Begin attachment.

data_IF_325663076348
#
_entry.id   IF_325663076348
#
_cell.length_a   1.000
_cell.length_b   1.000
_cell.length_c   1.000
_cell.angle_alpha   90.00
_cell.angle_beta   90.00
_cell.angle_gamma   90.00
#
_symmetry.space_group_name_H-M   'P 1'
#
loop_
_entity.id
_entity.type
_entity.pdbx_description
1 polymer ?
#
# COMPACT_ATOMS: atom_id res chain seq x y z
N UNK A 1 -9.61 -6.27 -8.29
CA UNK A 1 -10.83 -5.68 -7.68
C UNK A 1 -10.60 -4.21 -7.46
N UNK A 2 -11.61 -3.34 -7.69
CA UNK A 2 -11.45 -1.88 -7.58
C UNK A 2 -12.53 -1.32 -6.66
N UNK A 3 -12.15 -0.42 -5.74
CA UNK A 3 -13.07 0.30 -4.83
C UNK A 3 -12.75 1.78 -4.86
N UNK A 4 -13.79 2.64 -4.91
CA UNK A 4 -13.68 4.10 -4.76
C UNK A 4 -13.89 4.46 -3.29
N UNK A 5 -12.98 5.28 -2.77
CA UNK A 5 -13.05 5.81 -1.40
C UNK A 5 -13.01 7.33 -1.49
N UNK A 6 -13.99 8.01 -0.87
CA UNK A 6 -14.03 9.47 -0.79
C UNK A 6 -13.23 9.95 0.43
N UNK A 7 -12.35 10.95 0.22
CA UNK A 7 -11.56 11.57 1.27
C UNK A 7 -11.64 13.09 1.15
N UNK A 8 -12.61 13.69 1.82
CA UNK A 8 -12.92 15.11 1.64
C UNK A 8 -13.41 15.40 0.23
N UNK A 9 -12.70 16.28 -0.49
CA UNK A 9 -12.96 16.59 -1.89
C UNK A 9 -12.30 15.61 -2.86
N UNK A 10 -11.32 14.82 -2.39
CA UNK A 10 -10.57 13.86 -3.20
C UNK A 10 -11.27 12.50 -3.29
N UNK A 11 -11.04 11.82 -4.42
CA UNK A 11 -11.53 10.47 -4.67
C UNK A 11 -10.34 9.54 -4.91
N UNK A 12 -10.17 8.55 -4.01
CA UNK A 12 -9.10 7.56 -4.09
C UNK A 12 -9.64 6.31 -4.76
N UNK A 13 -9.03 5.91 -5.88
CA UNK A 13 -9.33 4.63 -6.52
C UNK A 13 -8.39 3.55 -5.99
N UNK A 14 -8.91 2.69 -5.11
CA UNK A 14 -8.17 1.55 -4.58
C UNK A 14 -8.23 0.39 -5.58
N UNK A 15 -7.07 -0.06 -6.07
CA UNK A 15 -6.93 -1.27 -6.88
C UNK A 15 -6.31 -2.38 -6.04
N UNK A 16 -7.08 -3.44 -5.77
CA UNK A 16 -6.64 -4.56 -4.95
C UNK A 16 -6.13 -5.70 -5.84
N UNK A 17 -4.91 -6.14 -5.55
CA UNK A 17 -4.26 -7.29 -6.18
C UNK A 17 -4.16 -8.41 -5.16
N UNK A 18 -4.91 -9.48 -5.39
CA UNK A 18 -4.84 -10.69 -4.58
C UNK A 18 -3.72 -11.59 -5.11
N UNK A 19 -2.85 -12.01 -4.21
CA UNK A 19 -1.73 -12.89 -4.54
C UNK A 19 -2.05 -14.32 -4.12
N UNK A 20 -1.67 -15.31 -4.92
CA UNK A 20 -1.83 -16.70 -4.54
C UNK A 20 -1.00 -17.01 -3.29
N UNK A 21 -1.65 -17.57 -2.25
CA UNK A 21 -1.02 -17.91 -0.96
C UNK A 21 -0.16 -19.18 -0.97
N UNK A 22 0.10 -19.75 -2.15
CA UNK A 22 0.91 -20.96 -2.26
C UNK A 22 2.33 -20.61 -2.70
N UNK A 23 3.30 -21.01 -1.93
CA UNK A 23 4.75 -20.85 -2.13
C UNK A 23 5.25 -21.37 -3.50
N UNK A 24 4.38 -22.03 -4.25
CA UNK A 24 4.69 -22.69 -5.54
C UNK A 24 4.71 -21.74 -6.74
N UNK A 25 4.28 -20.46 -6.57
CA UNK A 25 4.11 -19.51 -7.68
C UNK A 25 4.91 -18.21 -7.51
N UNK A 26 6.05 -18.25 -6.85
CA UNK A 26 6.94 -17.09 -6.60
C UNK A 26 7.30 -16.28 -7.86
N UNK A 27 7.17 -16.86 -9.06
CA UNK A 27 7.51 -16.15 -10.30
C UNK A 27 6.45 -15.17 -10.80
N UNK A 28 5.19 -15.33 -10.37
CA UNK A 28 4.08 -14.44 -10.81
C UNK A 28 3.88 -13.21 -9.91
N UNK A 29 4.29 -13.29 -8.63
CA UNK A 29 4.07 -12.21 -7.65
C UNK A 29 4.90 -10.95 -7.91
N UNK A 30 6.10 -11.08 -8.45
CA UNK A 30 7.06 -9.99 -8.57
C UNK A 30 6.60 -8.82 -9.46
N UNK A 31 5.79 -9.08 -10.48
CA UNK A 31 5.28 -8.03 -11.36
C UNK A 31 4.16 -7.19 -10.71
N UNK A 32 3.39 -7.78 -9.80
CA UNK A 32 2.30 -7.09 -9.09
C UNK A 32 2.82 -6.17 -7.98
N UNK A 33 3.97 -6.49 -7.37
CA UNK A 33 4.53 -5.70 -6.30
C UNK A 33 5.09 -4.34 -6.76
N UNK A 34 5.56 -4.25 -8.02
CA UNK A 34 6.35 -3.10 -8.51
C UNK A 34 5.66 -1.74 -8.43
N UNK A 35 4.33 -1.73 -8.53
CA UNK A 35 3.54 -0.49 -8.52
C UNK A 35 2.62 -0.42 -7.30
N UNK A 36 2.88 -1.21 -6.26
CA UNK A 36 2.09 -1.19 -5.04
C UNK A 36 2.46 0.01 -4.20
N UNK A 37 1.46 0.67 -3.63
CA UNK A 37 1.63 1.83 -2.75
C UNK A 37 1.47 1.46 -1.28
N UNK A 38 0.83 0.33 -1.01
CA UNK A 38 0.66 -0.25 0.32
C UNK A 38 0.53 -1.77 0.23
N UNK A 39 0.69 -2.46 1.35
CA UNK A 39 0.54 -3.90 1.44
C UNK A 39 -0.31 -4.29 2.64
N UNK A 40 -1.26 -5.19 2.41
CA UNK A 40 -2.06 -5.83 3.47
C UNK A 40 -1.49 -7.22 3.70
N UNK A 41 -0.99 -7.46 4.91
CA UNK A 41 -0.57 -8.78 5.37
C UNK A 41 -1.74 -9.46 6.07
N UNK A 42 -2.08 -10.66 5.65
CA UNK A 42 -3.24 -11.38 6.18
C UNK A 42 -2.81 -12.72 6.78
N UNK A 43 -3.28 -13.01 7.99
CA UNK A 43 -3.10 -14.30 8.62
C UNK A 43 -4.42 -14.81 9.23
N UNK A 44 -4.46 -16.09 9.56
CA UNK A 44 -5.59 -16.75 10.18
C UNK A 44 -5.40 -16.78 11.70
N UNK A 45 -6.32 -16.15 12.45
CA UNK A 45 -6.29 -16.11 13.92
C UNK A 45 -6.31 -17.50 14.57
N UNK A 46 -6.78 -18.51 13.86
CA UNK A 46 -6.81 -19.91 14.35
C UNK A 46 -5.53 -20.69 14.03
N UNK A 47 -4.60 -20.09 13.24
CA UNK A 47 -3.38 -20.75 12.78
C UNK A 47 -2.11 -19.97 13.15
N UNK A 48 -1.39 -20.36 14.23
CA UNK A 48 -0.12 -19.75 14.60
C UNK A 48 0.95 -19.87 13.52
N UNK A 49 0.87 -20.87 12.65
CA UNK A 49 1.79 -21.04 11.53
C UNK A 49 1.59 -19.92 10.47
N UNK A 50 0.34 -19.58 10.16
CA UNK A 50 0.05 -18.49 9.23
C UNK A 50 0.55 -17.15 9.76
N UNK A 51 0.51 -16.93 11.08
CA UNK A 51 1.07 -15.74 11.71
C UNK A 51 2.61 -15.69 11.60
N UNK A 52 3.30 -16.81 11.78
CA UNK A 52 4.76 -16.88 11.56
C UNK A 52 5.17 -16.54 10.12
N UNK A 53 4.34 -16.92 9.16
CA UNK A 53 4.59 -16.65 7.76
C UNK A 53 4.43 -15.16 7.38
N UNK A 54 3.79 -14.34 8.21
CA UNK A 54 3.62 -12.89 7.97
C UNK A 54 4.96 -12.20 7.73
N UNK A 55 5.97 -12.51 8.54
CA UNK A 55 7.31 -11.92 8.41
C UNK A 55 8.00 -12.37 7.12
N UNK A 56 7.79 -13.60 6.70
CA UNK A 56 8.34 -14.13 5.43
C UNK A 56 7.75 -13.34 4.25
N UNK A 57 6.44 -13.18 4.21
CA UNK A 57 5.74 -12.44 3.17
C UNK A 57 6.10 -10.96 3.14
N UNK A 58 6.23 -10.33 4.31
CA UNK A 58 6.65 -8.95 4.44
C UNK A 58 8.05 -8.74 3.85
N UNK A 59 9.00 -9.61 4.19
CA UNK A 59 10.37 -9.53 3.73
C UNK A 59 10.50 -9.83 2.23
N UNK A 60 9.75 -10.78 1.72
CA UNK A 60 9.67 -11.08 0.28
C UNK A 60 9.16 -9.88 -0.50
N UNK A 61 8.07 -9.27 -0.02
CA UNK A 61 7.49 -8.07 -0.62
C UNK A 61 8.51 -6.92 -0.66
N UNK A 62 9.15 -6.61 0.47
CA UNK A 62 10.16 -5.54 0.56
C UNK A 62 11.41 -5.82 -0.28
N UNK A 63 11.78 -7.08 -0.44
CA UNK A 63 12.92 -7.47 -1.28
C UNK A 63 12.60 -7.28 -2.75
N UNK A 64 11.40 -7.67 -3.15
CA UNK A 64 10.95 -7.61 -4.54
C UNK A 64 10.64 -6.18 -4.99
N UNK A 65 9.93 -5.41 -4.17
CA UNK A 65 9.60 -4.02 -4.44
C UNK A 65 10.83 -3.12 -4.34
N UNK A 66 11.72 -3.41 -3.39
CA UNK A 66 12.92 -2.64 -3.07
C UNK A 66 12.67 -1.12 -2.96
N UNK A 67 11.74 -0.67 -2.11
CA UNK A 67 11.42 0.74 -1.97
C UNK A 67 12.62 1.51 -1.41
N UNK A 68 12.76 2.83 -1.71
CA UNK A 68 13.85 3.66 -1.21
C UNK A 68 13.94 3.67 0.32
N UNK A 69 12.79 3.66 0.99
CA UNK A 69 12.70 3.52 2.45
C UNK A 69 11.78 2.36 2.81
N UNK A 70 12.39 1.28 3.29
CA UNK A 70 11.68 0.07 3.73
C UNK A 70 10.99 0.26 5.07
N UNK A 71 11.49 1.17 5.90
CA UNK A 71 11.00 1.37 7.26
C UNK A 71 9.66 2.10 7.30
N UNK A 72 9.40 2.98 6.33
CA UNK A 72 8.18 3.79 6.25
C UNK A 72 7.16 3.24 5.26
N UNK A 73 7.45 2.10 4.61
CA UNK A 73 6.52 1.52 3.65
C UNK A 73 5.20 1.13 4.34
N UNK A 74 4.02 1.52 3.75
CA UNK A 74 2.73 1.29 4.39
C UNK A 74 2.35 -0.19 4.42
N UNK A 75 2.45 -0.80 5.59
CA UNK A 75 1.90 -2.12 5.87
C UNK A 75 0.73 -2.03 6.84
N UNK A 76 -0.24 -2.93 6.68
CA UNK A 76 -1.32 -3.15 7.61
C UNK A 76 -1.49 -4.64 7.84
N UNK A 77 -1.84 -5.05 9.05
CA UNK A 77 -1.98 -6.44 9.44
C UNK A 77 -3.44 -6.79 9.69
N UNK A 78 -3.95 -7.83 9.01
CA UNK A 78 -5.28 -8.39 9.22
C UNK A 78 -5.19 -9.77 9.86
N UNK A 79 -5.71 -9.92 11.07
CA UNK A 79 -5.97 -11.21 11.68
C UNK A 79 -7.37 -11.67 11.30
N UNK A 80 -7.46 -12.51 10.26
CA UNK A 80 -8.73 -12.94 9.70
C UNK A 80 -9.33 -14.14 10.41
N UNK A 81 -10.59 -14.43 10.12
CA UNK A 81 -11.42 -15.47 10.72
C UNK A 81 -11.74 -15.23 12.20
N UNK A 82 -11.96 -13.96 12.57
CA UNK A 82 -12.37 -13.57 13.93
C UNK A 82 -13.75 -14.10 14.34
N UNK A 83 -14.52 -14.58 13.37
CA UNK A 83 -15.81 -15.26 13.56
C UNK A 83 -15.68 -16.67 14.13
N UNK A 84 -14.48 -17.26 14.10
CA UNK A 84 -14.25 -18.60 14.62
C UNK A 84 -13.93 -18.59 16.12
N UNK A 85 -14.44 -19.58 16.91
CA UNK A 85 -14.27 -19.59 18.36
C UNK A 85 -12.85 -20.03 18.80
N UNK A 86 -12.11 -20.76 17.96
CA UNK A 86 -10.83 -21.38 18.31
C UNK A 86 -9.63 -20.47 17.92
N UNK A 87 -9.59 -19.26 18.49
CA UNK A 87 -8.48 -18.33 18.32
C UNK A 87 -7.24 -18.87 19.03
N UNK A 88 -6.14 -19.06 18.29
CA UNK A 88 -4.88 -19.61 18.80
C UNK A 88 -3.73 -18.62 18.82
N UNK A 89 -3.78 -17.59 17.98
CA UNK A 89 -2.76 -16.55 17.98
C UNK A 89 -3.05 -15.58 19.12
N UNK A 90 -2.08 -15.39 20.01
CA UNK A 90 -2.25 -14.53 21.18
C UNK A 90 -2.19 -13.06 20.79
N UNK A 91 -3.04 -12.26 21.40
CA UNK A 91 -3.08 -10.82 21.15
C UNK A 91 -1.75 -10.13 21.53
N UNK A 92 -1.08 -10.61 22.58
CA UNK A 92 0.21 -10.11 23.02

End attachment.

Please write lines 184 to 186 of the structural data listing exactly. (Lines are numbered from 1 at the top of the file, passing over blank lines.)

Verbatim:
CA UNK A 55 7.31 -11.92 8.41
C UNK A 55 8.00 -12.37 7.12
N UNK A 56 7.79 -13.60 6.70